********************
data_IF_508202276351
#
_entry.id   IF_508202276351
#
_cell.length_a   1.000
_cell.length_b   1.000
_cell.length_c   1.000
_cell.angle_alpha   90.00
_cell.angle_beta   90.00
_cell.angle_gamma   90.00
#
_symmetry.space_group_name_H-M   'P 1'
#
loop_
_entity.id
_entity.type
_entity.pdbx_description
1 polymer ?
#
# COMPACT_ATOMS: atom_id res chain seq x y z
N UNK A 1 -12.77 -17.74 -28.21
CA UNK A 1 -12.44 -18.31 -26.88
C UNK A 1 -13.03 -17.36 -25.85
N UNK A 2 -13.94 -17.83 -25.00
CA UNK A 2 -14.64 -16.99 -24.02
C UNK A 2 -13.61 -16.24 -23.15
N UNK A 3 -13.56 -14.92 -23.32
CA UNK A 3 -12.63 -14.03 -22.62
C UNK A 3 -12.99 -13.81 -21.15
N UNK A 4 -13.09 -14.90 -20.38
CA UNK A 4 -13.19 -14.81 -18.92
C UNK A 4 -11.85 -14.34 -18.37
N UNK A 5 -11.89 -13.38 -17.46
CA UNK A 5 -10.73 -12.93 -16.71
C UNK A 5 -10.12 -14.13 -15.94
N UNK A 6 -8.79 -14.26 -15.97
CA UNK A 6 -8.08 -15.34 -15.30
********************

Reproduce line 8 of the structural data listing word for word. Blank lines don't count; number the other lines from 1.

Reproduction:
_cell.angle_alpha   90.00